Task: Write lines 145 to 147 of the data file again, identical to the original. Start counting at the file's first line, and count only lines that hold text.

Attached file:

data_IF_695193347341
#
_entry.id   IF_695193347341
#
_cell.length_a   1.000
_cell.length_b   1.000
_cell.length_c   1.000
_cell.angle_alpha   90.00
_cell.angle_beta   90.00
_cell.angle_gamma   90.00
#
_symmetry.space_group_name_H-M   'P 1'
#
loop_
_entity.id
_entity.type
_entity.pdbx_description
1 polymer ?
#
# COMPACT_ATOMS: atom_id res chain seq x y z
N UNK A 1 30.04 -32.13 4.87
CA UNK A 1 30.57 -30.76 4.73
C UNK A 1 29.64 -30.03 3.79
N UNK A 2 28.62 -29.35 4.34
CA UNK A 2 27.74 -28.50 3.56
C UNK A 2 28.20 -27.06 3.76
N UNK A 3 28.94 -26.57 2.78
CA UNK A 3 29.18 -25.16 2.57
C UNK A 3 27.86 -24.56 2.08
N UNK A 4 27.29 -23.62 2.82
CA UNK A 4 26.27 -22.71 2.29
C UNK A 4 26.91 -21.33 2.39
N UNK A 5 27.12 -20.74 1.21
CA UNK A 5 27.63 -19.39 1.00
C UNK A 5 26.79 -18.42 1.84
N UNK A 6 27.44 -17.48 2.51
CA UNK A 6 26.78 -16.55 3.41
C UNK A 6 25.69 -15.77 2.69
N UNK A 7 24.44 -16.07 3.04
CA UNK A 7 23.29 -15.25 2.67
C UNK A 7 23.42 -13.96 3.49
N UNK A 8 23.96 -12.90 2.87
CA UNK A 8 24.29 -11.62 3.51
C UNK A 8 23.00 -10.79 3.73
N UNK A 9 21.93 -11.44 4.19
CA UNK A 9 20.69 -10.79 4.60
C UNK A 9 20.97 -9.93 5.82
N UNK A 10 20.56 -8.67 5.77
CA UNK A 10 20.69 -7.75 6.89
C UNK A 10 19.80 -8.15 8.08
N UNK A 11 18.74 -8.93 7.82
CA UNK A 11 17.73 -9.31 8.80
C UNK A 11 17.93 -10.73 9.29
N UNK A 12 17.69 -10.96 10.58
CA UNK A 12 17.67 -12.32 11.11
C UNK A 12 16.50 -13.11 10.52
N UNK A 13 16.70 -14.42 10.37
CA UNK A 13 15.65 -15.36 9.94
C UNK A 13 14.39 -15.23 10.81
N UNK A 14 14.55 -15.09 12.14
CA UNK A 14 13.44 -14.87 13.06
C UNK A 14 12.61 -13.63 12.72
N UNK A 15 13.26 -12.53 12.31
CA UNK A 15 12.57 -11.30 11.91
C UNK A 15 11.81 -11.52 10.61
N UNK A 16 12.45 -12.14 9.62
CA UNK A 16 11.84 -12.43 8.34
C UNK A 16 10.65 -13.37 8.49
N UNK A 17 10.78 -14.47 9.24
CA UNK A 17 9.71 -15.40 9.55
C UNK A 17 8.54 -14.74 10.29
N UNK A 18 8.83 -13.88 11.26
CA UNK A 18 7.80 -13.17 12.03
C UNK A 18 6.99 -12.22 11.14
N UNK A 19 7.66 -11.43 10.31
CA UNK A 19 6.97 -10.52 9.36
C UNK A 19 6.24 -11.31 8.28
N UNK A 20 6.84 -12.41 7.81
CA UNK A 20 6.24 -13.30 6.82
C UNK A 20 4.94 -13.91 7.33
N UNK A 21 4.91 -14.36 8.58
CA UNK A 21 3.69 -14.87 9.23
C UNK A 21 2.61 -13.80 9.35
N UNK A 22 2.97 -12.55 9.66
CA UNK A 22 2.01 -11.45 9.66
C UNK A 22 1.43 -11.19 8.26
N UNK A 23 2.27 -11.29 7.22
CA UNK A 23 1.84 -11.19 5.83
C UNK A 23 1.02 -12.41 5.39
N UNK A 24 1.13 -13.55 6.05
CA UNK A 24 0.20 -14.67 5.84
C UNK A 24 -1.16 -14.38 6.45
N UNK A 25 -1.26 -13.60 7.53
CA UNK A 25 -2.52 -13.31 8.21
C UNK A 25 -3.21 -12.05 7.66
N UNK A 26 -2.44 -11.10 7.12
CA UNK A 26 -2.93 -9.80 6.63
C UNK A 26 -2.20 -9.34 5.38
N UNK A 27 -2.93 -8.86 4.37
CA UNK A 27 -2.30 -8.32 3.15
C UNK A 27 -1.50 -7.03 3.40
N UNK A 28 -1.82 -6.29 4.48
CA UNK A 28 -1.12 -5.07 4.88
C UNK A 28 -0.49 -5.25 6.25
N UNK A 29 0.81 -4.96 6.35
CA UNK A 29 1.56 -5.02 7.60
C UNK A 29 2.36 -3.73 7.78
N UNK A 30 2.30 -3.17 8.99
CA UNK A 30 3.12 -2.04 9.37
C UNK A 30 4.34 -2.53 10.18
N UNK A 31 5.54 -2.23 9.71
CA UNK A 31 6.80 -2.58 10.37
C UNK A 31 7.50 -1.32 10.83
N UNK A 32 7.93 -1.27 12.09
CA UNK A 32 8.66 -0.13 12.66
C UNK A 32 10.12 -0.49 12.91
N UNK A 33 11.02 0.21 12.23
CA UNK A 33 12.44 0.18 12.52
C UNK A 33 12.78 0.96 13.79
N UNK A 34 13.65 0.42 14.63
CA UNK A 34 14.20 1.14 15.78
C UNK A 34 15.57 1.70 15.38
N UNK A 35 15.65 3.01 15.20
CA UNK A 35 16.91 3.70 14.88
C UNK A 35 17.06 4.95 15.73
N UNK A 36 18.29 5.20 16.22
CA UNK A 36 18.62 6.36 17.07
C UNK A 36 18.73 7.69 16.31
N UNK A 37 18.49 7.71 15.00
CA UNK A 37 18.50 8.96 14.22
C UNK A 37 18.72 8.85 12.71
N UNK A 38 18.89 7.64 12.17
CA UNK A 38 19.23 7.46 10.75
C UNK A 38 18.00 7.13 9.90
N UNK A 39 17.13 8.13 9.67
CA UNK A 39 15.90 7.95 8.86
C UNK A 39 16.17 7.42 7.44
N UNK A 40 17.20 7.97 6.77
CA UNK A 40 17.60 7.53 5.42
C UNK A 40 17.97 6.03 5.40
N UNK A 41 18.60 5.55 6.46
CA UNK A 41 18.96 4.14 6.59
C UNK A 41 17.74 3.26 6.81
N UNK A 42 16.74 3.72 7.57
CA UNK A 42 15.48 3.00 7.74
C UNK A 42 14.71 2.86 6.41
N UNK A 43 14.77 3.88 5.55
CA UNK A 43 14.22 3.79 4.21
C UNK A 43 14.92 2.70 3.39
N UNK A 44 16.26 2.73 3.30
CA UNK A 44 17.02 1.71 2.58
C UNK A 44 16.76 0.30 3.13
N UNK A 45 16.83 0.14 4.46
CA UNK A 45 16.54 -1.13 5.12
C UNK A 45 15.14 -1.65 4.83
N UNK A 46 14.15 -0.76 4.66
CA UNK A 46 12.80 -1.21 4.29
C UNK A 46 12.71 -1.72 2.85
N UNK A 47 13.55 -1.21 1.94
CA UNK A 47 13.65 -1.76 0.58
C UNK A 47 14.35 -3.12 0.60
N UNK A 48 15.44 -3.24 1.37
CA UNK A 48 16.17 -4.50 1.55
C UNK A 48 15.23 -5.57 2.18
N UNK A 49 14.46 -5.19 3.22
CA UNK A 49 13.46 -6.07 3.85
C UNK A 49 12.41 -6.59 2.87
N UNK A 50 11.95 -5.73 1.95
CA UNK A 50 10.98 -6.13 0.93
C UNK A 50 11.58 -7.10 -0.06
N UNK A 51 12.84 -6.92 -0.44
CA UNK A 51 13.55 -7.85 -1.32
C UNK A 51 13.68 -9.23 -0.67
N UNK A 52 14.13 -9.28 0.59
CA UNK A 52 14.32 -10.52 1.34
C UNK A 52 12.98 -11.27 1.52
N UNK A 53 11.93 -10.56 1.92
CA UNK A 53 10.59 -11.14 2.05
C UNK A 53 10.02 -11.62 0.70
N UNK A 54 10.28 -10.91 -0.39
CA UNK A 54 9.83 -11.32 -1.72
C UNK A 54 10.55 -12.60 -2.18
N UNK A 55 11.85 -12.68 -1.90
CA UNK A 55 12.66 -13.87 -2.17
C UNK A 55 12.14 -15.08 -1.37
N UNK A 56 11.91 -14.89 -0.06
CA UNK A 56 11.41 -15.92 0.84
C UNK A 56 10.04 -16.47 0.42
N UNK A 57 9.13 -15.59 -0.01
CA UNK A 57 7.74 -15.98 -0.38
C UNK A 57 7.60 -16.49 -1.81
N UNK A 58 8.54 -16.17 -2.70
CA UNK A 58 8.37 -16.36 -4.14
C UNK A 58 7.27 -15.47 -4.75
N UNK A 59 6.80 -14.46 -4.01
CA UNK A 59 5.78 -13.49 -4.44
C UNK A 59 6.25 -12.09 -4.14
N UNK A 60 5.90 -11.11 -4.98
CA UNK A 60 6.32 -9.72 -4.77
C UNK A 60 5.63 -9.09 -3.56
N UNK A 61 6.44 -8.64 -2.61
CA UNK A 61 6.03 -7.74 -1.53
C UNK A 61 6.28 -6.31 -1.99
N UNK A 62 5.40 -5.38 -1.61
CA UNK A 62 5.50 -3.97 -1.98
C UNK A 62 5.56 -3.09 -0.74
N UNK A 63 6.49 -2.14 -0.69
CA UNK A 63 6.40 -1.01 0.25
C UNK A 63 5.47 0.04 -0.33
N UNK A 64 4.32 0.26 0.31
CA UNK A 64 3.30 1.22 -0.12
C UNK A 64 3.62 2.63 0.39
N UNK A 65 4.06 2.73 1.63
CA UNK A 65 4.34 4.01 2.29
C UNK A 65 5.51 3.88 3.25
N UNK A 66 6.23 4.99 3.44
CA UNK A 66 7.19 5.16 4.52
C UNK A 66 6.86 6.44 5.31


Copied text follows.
CA UNK A 42 15.48 3.00 7.74
C UNK A 42 14.71 2.86 6.41
N UNK A 43 14.77 3.88 5.55